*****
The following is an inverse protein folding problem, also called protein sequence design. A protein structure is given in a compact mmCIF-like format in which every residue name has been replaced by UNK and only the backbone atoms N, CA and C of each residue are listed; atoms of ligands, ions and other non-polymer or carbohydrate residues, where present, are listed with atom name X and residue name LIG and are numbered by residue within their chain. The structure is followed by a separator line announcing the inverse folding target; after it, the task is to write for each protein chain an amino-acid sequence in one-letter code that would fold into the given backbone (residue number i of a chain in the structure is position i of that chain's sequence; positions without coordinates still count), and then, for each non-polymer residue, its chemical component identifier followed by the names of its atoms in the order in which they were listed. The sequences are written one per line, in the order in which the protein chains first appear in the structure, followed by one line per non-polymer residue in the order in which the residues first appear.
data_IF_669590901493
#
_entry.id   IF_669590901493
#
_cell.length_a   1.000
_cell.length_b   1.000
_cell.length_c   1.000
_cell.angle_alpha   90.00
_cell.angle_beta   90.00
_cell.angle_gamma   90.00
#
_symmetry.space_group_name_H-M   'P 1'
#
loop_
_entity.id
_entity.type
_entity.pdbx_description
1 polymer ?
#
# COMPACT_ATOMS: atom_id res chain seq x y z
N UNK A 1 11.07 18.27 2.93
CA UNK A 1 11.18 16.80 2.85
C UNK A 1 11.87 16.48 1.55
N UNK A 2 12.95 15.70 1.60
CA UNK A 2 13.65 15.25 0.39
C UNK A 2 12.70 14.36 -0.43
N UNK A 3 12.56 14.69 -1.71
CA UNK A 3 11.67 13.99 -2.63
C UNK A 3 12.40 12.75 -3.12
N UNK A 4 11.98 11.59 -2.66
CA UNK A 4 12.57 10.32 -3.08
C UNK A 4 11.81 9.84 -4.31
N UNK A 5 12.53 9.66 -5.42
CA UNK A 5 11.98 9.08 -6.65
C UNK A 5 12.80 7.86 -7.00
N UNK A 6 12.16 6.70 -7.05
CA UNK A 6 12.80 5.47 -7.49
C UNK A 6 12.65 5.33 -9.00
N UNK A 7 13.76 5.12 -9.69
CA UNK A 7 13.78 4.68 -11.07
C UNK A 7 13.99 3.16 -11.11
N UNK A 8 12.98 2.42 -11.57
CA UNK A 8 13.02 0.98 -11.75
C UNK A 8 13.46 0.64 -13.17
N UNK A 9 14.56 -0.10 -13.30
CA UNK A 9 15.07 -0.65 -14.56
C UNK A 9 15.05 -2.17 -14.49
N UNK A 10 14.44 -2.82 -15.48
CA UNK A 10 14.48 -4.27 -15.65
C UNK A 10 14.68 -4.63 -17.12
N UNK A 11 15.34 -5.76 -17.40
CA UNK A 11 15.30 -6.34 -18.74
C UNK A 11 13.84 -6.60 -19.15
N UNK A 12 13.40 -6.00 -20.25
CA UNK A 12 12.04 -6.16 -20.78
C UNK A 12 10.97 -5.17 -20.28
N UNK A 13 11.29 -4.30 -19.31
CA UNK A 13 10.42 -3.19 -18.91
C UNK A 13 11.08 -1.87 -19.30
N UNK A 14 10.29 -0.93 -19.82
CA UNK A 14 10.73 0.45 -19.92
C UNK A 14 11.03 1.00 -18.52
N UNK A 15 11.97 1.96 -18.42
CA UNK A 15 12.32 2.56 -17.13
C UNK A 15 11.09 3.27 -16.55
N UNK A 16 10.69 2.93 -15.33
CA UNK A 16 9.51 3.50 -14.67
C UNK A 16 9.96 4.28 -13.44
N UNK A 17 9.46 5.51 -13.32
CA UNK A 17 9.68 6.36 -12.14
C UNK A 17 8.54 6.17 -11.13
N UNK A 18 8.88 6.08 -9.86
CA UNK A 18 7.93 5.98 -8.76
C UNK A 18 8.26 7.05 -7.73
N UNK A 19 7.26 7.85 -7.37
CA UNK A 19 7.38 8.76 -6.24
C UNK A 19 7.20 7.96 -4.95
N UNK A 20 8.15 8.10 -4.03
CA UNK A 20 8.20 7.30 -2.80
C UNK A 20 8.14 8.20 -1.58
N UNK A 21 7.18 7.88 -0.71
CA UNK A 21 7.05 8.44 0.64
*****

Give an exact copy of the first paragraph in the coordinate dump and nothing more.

The following is an inverse protein folding problem, also called protein sequence design. A protein structure is given in a compact mmCIF-like format in which every residue name has been replaced by UNK and only the backbone atoms N, CA and C of each residue are listed; atoms of ligands, ions and other non-polymer or carbohydrate residues, where present, are listed with atom name X and residue name LIG and are numbered by residue within their chain. The structure is followed by a separator line announcing the inverse folding target; after it, the task is to write for each protein chain an amino-acid sequence in one-letter code that would fold into the given backbone (residue number i of a chain in the structure is position i of that chain's sequence; positions without coordinates still count), and then, for each non-polymer residue, its chemical component identifier followed by the names of its atoms in the order in which they were listed. The sequences are written one per line, in the order in which the protein chains first appear in the structure, followed by one line per non-polymer residue in the order in which the residues first appear.